About this work
At the urging of Dr. Philip Sherrard (the friend and scholar of Byzantine culture who would eventually provide the libretto for the composer's long-awaited opera Mary of Egypt), John Tavener agreed in 1987 to compose a companion piece to his extremely successful choral work The Lamb, which had been featured in the 1982 Christmas Eve broadcast from King's College of the traditional "Nine Lessons and Carols." Like that of The Lamb, the text that Dr. Sherrard wanted Tavener to set was a poem by William Blake, "The Tiger." Published as part of Blake's 1797 collection Songs of Experience, the text stood in striking contrast to the earlier poem (The Lamb had appeared in Songs of Innocence), and even referred to it directly and cleverly. In gratitude for the suggestion, Tavener dedicated his musical setting of The Tiger to Dr. Sherrard on the occasion of the latter's 65th birthday.
Tavener employed many of the compositional techniques in The Tiger that appeared in The Lamb. Of particular importance are the uses of pedal tones and musical palindromes. The texture begins as two lines, mirror images of each other, that create inverted contours above a drone; certainly both Sherrard and Tavener immediately recognized how well the eponymous feline's "fearful symmetry" would lend itself to Tavener's musical mirror techniques. Tavener was fascinated with symmetry, and many of his pieces employ the "magic square." In this figure, familiar to early Christians, the letters of five five-letter words are aligned in a grid so that the same phrase-- "Sator Arepo tenet opera rotas" ("The sower Arepo possesses the wheels of his work") -- appears whether the grid is read forward, backward, horizontally, or vertically. Tavener found the square in Hans Moldenhaur's book on Webern, and saw a simpler application of the phenomenon than Webern's twelve-tone method: since the six words in the palindrome utilize a total of eight letters, Tavener could assign each letter a pitch (including an octave for the eighth pitch, which lay at the center of the palindromic grid).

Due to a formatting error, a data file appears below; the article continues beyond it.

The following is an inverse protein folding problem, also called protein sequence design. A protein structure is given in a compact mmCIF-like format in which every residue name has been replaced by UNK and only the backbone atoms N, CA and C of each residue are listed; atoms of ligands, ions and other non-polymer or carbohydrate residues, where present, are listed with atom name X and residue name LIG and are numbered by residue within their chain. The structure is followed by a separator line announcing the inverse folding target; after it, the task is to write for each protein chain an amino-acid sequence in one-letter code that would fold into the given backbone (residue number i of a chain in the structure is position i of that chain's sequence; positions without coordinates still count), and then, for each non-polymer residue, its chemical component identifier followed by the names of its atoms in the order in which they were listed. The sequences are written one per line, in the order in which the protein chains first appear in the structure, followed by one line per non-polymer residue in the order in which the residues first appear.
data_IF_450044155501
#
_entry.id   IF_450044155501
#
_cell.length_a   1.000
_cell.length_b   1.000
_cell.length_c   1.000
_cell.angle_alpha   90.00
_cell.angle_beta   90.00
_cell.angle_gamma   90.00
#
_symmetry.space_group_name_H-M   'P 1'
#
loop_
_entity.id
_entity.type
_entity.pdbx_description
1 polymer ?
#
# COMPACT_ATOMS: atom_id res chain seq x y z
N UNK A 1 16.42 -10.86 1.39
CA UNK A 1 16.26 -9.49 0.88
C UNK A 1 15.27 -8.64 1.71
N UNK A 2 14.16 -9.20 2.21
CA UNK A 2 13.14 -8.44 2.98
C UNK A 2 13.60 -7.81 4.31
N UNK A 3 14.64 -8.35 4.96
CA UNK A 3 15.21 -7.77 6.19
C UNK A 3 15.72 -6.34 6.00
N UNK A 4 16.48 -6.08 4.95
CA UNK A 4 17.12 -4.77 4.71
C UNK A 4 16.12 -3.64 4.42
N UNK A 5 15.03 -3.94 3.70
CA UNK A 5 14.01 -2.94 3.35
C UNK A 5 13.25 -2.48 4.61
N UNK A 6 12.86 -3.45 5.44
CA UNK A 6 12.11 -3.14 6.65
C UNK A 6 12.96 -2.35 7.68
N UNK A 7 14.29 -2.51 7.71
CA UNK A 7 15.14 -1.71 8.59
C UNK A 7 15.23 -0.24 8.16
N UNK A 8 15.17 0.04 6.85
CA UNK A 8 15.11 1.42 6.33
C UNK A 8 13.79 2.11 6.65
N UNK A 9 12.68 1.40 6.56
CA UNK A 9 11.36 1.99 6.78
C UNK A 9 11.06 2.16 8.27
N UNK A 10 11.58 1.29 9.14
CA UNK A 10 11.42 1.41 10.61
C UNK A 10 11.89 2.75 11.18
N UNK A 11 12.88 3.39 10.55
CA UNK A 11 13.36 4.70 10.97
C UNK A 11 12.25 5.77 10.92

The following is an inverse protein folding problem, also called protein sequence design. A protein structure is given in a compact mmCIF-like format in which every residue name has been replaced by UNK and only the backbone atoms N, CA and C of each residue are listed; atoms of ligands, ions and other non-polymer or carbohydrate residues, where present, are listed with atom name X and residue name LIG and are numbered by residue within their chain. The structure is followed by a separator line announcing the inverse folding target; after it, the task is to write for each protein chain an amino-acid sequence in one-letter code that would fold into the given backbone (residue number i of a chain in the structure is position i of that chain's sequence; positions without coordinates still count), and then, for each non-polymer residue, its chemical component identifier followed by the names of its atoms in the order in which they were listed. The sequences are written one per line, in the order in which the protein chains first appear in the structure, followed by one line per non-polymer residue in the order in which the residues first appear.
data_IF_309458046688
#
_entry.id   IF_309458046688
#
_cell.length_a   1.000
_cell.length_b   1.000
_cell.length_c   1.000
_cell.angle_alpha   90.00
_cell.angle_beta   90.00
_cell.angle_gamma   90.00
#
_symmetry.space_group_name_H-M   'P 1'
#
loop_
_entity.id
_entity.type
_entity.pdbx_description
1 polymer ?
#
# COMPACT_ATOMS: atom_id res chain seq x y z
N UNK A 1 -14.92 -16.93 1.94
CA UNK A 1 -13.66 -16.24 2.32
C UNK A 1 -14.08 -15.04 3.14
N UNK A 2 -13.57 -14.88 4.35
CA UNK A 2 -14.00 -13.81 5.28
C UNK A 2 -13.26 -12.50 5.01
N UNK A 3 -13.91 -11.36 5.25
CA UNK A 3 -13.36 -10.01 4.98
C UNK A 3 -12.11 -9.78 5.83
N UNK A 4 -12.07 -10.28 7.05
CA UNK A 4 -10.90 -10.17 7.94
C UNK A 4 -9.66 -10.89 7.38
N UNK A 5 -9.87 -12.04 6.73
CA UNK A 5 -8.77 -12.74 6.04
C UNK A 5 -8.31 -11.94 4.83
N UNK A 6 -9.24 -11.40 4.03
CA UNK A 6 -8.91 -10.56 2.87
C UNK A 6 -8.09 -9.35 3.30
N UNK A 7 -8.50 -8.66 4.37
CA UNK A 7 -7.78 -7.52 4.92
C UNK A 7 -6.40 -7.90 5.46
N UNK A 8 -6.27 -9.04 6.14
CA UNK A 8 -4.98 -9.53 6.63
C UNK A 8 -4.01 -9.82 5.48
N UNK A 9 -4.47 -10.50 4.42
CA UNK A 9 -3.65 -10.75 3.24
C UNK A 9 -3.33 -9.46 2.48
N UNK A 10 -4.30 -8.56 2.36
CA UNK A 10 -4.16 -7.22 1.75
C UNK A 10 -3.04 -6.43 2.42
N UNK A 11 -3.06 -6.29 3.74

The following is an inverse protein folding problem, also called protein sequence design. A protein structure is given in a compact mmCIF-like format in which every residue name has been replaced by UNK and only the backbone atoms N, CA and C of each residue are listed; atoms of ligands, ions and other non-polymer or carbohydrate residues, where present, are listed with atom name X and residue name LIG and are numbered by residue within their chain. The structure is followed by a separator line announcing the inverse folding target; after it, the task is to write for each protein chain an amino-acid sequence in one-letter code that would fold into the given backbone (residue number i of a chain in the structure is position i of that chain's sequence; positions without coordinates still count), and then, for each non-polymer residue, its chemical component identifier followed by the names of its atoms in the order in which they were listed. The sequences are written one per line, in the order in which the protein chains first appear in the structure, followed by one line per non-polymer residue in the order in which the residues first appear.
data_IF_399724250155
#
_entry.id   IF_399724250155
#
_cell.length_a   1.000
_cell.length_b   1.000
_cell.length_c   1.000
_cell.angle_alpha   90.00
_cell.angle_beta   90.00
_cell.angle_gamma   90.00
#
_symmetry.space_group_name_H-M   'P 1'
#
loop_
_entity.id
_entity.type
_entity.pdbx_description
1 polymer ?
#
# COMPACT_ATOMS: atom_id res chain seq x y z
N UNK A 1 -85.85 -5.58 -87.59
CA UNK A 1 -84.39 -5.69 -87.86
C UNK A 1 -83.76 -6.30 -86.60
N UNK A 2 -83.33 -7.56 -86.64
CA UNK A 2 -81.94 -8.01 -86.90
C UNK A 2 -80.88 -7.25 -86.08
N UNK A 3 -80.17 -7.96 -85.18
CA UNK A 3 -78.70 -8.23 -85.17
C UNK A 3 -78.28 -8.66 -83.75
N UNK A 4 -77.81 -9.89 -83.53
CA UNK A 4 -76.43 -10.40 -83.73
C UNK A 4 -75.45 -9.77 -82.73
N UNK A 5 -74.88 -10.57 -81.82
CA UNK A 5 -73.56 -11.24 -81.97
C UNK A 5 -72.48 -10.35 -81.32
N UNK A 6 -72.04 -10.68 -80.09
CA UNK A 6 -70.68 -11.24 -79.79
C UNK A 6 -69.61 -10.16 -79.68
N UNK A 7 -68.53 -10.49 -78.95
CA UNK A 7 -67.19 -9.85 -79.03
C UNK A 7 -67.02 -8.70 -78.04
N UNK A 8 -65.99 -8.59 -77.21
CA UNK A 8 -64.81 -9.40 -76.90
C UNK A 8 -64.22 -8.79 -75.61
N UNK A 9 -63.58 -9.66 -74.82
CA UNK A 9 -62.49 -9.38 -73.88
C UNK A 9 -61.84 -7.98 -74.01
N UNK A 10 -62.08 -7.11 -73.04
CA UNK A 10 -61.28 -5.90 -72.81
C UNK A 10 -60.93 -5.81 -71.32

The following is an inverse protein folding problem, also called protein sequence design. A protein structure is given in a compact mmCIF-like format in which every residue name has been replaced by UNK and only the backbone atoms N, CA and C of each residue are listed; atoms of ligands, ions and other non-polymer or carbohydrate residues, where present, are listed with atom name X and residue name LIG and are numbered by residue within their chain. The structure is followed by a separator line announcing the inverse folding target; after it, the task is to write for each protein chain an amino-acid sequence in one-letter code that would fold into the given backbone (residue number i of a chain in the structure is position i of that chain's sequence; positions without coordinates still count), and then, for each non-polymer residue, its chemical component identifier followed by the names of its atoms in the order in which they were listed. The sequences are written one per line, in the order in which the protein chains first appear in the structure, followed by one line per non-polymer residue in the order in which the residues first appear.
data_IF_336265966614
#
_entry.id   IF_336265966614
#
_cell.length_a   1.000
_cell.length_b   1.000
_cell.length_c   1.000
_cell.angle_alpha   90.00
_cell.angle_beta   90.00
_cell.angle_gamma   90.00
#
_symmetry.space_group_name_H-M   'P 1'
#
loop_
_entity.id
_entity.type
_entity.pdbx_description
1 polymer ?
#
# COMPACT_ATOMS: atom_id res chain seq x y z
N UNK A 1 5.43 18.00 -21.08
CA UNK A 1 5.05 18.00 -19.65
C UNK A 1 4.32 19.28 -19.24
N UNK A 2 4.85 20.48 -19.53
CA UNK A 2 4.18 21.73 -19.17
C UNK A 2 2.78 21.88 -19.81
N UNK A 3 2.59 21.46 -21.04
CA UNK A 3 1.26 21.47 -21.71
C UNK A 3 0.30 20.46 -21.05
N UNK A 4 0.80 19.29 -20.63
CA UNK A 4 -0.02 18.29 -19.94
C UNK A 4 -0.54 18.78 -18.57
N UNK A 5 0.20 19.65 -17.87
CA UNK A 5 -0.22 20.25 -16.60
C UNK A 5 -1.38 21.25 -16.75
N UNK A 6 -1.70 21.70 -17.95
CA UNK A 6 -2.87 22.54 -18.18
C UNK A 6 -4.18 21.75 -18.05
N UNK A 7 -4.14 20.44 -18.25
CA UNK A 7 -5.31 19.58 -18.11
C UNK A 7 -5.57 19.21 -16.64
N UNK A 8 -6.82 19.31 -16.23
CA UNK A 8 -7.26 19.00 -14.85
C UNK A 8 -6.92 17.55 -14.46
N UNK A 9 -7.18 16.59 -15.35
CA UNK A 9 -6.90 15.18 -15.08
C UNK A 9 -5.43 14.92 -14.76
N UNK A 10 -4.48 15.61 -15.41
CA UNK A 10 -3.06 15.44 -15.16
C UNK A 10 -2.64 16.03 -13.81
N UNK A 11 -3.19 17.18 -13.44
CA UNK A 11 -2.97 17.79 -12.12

With each subsequent verse, the texture becomes thicker as the voices enter in increasingly staggered imitation. The landscape is transformed from one mirrored in a single pane into a multifaceted array as viewed through a kaleidoscope. Finally at the end of verse five, Tavener answers Blake's reference to the poem The Lamb with a musical allusion to his own setting of the same poem. The final verse that follows is even more hushed and sparse than the opening verse, leaving an aura that is at once awed, reverent, and fearful.